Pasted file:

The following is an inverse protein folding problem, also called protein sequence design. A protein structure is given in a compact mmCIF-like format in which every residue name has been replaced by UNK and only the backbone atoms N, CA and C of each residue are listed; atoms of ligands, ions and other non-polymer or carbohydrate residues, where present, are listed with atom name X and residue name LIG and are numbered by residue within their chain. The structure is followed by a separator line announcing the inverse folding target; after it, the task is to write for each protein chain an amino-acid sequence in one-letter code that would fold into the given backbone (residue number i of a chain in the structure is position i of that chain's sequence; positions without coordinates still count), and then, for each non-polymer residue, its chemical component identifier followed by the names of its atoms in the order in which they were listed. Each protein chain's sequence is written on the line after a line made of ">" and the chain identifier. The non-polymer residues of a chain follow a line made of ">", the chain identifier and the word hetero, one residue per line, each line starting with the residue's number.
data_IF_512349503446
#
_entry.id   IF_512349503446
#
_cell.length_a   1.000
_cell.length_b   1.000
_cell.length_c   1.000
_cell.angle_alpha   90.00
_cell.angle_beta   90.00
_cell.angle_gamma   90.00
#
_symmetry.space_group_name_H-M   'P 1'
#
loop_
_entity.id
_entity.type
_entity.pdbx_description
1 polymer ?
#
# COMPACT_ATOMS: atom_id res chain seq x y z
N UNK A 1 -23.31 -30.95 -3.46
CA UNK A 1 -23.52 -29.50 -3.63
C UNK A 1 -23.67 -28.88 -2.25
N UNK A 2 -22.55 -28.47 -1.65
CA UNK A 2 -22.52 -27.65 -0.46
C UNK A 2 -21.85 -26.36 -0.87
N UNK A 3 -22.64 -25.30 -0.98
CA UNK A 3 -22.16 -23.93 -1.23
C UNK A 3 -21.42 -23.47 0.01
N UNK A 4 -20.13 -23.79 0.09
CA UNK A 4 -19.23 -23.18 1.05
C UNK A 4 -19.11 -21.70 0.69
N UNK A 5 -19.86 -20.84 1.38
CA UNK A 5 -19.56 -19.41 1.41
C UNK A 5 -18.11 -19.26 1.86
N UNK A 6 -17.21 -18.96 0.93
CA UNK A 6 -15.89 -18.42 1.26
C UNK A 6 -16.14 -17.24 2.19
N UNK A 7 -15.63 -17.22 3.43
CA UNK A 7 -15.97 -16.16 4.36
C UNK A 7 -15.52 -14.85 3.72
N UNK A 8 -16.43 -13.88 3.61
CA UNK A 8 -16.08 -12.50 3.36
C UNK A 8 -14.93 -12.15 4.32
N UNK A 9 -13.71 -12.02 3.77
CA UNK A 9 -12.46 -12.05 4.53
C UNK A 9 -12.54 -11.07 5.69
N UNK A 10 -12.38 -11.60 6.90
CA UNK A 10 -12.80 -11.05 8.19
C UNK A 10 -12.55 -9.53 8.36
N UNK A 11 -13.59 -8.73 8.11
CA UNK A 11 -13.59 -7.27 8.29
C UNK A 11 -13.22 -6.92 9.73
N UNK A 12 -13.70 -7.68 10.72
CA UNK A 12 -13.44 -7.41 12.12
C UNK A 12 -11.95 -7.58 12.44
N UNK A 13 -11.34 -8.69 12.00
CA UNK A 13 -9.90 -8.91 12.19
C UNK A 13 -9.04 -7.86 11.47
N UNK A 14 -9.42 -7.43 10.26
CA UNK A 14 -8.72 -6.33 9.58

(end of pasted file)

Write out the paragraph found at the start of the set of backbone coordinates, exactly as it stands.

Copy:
The following is an inverse protein folding problem, also called protein sequence design. A protein structure is given in a compact mmCIF-like format in which every residue name has been replaced by UNK and only the backbone atoms N, CA and C of each residue are listed; atoms of ligands, ions and other non-polymer or carbohydrate residues, where present, are listed with atom name X and residue name LIG and are numbered by residue within their chain. The structure is followed by a separator line announcing the inverse folding target; after it, the task is to write for each protein chain an amino-acid sequence in one-letter code that would fold into the given backbone (residue number i of a chain in the structure is position i of that chain's sequence; positions without coordinates still count), and then, for each non-polymer residue, its chemical component identifier followed by the names of its atoms in the order in which they were listed. Each protein chain's sequence is written on the line after a line made of ">" and the chain identifier. The non-polymer residues of a chain follow a line made of ">", the chain identifier and the word hetero, one residue per line, each line starting with the residue's number.